Apart from using another display and the Nano, the only major deviation I made to John's circuit is to increase the size of the filter capacitor to the Gate of the MOSFET, and add a 100K safety clamp to ground. John used a 100nF filter, and used PWM to drive the Gate, in an attempt to switch the MOSFET on and off. This is the preferred method to regulate power (and save energy and heat), but I found that the INA219 does not really like that. By increasing the capacitor value to 10uF, you create a crude ADC and the resulting DC voltage will drive the MOSFET into it's linear mode, and is than really acting as a variable resistor.

Improving the PC side of things
Together with John Lowen, we worked on some of the changes I suggested for the original PC program, to make it accept other cell technologies as well and turn it into a universal cell tester. He was very helpful and responsive and I think the program is now a lot better and supports all my particular wishes. One of the nice touches he added was a minimum cut-off voltage based on the various cell technologies. While te test is running the graph also shows the Min and Max values for that particular technology.

This post is based on John's Batterytester software. He and I worked together to create the 1.2 version. In the mean-time, he has made some changes to the code and is now at version 2.2c. My published code on the Github is compatible, but I may miss an update that John does. Send me a PM if that is the case again.

Testing some cells
Below is an example of a test report. This is a poor cell that I rejected. Although it still performs pretty well, it has less than a third of the specified capacity left. If it ever had that. I now do incoming inspections on all arriving cells.

Because I needed extra 18650 cells, I ordered two UltraFire 4.200mAh 3.7V cells from a distributor. When they arrived, there was a nice note in the package saying that the UltraFire cells were not performing to their expectations, so they send me two German made M2 TEC 8.800mAh cells, specified to deliver 11.8Wh. This translates to a discharge current of over 3Amps. I charged and tested them 5x to obtain their maximum capacity. I used the maximum 1Amp with the tester, and lo and behold, even these German manufactured cells did not get above 1.200mAh. They weighted 35 grams, seems a little low to me. This is the reason I wanted this tester in the first place! And yes, I did send the distributor the test reports. I have never heard back from him...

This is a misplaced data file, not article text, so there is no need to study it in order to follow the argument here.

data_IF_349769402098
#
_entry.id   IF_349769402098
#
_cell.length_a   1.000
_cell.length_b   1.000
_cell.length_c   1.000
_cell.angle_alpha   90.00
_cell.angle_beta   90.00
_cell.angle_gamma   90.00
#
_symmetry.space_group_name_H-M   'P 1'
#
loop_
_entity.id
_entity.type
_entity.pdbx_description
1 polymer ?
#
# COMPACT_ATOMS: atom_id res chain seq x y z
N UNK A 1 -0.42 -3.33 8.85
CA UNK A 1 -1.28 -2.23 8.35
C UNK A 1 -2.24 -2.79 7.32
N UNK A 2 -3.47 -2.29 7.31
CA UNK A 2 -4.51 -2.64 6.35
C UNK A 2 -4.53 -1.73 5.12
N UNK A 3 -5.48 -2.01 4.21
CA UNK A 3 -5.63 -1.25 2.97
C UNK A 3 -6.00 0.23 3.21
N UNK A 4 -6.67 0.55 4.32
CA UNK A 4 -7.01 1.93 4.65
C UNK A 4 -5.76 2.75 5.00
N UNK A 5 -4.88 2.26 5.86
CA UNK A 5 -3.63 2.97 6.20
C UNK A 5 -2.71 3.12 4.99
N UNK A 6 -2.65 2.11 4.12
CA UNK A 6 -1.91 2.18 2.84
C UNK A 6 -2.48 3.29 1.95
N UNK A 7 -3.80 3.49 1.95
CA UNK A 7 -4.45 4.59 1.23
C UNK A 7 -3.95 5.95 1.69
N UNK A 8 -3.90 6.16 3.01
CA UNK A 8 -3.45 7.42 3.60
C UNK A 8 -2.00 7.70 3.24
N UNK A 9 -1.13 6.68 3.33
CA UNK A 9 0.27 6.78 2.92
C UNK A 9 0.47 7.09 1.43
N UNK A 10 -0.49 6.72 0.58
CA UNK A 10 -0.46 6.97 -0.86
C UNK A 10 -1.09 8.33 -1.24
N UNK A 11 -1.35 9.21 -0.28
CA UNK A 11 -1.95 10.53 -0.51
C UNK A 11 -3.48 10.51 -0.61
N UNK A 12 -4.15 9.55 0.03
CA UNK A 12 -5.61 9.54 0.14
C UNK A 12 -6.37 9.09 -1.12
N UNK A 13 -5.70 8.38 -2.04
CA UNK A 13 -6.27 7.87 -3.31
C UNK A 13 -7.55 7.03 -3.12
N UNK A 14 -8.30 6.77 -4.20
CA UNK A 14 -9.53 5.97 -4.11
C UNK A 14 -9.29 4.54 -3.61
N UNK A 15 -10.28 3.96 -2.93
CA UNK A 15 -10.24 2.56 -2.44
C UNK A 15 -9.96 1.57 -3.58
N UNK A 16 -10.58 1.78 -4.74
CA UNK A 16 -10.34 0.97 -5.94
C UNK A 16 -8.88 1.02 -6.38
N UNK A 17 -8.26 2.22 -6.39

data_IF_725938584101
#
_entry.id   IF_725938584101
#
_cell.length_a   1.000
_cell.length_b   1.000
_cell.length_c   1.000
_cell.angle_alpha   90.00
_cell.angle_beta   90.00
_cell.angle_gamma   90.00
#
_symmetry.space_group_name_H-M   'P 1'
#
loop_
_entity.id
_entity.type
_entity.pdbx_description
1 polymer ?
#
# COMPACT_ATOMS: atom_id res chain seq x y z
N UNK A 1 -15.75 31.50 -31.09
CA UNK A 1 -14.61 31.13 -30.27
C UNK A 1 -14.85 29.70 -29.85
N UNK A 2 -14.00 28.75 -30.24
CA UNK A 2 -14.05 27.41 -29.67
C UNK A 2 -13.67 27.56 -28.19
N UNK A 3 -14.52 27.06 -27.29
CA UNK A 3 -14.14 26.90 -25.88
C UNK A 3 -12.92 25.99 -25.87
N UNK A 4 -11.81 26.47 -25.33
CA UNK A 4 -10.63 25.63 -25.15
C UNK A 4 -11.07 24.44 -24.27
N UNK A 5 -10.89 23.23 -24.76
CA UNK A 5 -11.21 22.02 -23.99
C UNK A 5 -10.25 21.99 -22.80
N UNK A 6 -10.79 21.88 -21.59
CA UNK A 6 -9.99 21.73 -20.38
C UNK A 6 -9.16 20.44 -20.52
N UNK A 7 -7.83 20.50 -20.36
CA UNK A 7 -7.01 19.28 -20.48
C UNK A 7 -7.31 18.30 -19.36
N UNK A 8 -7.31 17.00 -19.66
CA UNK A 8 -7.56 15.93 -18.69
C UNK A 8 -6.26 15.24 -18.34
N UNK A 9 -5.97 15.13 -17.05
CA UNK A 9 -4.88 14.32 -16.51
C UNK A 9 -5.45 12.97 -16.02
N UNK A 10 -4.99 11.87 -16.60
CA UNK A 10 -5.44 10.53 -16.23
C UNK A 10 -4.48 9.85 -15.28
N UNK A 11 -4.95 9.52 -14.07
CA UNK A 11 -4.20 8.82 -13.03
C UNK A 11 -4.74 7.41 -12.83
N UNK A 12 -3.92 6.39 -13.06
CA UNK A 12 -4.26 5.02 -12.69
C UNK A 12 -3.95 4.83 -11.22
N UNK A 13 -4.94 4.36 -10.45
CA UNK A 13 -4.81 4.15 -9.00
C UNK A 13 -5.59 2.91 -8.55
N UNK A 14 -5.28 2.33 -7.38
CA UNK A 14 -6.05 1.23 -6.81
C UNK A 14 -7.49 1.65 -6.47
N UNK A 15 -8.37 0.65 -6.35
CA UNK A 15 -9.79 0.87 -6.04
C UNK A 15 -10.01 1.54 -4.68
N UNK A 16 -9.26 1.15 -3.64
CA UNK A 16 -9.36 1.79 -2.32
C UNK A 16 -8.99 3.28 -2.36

Note the jittery lines for the current and voltage after about 5 minutes into the test. I suspect this is due to the chemical reaction of the cell during the discharge. Some cells display a very nice line, and some very jittery. I don't think that this effect is a good sign for the quality of the cell. When the voltage is jittery, the current will be jittery too, because the program tries to keep the current constant.

Here is another test,this time of a 14500 Lithium cell, where I suspected the capacity very much.

The cell weight is a good give away for the vastly overrated capacities that are advertised, so this is a nice touch from John to add it into the documentation. His intention for this feature is to slap an unscrupulous or oblivious vendor with this proof to get replacements or his money back.